CX Week: Need-to-Know Numbers & Customer Expectations
‘The global pandemic that the world is dealing with right now has further shone a spotlight on CX, particularly on the importance of a quality digital experience. It should come as no surprise that in CX Networks’ survey, digital transformation and digital customer experience ranked high in responses from CX practitioners, solution providers and industry commenters when asked about top trends.’ Here, BARE shares the latest need-to-know stats on consumer behaviors and customer expectations.
Changes in CX Trends in 2020: At-a-Glance
According to CX Network’s The Global State of Customer Experience 2020
- 68% strongly believe that expectations from customers are rising
- 52% believe customers are more willing than ever to switch brands if unsatisfied
- 49% believe there are clear trends in customer segments that prefer certain contact channels
- 47% believe it is getting harder to please customers
- 43% believe that customers are more impatient than ever before
According to Ipsos’s research
- 88% of CX professionals say digitalis the biggest change in behaviour
- 79% think changing behaviour will stick
- 88% say their digital channels will have investment priority
The importance of UI
Organizations that already had a focus on their digital CX prior to the start of 2020 had an advantage as they adapted to COVID-19 related restrictions and changes. For example, those with existing virtual agents or chatbots were able to relieve pressure from their contact centre by proactively encouraging customers to self-serve. Branded virtual agents around the world saw a massive spike in usage during the first half of the year, further proof of the importance of digital customer care.
A Digital Experience Strategy is Absolutely Vital
“In a world where no one is able to leave their house, it’s obvious that a digital strategy is necessary for brands to reach their customers. But, if we’re being honest with ourselves, it’s clear that even if there was no pandemic, people are leaving their house to shop less and less.
A digital experience strategy is not just important during COVID times, then, but it’s simply important for your business year round.
Customers are interacting with your brand digitally more than ever before. Whether they are looking for a new car, comparing insurance policies, or ordering groceries, they are still going to expect the same quality of experience as if they were in store. For you to make sure your digital experience is up to par, you need to collect feedback at strategic touchpoints in the digital journey.”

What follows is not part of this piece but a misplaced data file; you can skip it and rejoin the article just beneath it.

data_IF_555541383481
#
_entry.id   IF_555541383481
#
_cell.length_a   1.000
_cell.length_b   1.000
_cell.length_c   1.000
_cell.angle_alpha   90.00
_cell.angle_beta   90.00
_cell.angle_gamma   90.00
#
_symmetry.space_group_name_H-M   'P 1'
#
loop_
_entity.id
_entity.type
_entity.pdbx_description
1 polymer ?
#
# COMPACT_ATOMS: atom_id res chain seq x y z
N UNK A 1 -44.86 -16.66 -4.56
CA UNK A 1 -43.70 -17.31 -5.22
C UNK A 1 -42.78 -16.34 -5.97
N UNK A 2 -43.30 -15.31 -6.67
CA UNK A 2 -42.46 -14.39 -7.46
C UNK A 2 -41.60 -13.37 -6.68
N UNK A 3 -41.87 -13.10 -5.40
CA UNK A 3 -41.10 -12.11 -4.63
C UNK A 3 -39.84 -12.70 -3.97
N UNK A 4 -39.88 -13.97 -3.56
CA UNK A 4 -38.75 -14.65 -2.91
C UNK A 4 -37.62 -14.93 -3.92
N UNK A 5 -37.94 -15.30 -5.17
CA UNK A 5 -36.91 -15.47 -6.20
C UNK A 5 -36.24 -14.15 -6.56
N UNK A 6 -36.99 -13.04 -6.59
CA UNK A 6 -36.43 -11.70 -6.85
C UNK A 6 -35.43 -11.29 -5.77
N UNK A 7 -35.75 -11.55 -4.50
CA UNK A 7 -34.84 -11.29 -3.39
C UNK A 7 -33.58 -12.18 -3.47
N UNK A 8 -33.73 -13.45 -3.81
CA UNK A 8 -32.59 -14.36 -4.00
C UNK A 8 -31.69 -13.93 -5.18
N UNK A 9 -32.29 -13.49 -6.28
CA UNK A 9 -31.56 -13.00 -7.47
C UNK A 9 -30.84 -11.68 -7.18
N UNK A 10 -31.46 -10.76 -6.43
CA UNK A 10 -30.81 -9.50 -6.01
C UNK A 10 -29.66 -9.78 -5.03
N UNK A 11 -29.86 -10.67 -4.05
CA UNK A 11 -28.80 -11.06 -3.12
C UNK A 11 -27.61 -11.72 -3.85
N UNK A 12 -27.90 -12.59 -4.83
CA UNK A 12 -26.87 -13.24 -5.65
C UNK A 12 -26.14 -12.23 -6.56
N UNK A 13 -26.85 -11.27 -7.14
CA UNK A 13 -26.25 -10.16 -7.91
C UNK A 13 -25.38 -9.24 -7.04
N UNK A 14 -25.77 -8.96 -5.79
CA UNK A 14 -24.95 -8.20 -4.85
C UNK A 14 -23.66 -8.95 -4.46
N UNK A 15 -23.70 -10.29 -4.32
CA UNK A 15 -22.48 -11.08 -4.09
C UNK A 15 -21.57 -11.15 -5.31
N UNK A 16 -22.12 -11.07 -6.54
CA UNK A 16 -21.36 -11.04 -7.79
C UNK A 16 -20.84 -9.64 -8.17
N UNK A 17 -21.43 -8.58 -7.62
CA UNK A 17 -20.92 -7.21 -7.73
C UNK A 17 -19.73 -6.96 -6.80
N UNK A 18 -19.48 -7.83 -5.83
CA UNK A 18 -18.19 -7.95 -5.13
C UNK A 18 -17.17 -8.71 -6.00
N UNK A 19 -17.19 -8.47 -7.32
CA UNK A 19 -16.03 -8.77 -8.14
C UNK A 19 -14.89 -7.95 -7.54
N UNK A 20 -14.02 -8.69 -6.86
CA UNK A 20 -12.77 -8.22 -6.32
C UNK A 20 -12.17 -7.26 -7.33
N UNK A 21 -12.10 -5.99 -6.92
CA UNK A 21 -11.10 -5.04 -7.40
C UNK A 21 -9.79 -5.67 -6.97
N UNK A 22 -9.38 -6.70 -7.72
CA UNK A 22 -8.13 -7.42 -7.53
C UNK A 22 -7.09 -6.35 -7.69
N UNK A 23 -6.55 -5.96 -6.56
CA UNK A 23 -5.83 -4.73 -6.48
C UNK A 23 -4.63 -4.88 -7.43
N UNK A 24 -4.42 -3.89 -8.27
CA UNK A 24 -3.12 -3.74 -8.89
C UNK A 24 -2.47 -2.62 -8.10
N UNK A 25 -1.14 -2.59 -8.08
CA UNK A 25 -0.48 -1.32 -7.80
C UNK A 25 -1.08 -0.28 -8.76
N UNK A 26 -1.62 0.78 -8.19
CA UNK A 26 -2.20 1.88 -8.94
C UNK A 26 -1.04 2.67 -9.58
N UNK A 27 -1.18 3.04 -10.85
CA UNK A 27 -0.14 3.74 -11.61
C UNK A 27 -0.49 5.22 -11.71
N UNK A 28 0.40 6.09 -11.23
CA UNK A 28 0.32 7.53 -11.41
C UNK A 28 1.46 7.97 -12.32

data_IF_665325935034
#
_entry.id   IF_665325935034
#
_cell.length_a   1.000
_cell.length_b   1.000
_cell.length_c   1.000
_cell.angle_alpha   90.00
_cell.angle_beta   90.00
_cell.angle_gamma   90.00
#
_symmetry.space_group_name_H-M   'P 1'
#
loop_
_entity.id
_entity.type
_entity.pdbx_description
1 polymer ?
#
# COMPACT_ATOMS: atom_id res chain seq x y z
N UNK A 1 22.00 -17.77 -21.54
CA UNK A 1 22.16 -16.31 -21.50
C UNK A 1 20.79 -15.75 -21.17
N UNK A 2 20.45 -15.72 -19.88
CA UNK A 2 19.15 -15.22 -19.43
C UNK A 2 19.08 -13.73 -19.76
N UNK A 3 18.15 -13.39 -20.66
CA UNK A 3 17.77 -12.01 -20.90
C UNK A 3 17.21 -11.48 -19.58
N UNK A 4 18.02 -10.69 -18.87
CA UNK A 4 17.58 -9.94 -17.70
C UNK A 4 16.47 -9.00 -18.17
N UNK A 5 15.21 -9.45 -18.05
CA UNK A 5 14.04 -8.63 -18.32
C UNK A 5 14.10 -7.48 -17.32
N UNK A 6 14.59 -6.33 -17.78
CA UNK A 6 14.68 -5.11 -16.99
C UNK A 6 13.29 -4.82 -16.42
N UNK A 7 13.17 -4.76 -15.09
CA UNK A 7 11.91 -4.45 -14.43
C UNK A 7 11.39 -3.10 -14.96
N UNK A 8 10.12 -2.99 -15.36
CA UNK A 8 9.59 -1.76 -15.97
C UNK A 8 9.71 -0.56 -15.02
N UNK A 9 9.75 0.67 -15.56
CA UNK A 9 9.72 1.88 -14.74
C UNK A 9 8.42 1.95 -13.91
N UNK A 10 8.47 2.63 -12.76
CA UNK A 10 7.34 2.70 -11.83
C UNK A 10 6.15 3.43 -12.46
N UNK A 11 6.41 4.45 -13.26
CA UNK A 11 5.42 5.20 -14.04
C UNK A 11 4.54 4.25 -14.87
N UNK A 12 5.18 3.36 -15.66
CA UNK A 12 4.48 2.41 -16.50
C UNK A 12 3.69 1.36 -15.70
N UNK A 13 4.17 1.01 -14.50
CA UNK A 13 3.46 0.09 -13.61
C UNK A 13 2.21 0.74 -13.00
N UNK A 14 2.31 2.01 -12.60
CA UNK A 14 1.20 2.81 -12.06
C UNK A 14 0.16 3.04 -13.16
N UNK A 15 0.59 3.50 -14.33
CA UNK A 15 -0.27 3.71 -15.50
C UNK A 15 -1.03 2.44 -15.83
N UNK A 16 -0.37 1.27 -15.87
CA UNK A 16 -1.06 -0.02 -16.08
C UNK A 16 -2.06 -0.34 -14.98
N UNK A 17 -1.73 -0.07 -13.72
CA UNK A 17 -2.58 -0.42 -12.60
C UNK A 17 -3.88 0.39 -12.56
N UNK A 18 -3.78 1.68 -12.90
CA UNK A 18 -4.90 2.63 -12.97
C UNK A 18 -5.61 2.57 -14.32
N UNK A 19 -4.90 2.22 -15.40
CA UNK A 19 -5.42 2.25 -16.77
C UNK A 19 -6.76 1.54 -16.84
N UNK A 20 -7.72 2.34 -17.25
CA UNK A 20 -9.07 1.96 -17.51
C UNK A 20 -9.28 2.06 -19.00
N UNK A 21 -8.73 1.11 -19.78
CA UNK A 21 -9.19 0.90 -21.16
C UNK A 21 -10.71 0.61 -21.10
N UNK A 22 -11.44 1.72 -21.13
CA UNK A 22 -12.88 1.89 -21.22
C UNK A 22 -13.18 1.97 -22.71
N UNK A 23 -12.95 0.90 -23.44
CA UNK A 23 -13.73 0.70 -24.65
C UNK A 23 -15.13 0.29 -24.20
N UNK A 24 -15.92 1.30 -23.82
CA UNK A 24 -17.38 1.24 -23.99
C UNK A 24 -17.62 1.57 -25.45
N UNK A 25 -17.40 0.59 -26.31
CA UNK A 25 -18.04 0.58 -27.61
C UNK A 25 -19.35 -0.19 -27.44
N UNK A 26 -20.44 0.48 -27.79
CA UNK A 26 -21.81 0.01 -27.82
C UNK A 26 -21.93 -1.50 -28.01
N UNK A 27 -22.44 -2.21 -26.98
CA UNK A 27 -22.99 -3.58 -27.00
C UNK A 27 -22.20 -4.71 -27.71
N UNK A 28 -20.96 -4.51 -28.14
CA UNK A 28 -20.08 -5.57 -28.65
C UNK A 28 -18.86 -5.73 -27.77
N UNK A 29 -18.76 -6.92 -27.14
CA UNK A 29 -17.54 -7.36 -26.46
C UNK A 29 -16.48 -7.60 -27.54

Meet your customers where they are today
Customers’ normal patterns of life have come to a halt. Simple activities like a trip to the grocery store or dining out with friends are now difficult, risky, or even prohibited. Overnight, demand patterns have shifted. Overall online usage in China increased by 15–20%. In Italy, e-commerce sales for consumer products rose by 81% in a single week, creating significant supply-chain bottlenecks.
Customers need digital, at-home, and low-touch options. Digital-led experiences will continue to grow in popularity once the coronavirus is quelled, and companies that act quickly and innovate in their delivery model to help consumers navigate the pandemic safely and effectively will establish a strong advantage.
The way organizations deal with their customers, their employees, and the broader community in a crisis is likely to leave lasting memories in customers’ minds.
Bring your business to customers’ homes
Similarly, home delivery has gone from a convenience to a necessity: during this crisis, Italy has seen online grocery home-delivery users double between February and March.5 In China, Meituan, China’s premier food delivery service, reported quadrupled delivery orders in early 2020. Quick-service restaurants and aggregator apps are offering free delivery to capture share in this demand shift. Some fresh meal delivery start-ups have experienced a month-on-month demand boost of 25 percent and are experimenting with bulk versions of their offering. In the United States, home delivery options have expanded beyond food, as pharmacies offer extended free trials on their prescription delivery service, and car dealerships offer to pick up and drop off vehicles for repair and maintenance.
Make physical operations touch-free.
If part of the customer journey must exist in a physical channel, consider converting to contactless operations. The United States has seen a 20% increase in preference for contactless operations, with numerous industries adapting to this change.
Meituan, which started as a food- and product-delivery service but evolved into a digital ecosystem player, was the first Chinese company to introduce contactless delivery in Wuhan. The service quickly became popular among all audiences, enabling Meituan to reach beyond its core millennial customer base—more than two thirds of new users are in their 40s and 50s.
In the United States, Walgreens has rolled out a drive-through shopping experience. Customers order from a menu of available items such as household goods, medical supplies, and groceries. Store associates assemble and check out the order—all from the convenience of the drive-through window.
Grocery chains have kept their physical stores open to shoppers but are adding touchless measures, including new installations of plexiglass “sneeze guards” at every cash register to protect customers and employees.
Authors: Rachel Diebner, Kelly Ungerman, Elizabeth Silliman, Maxence Vancauwenberghe
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Disclaimer of endorsement: Any reference obtained from this article to a specific business, product, process, or service does not constitute or imply an endorsement by BARE International of the business, product, process, or service, or its producer or provider.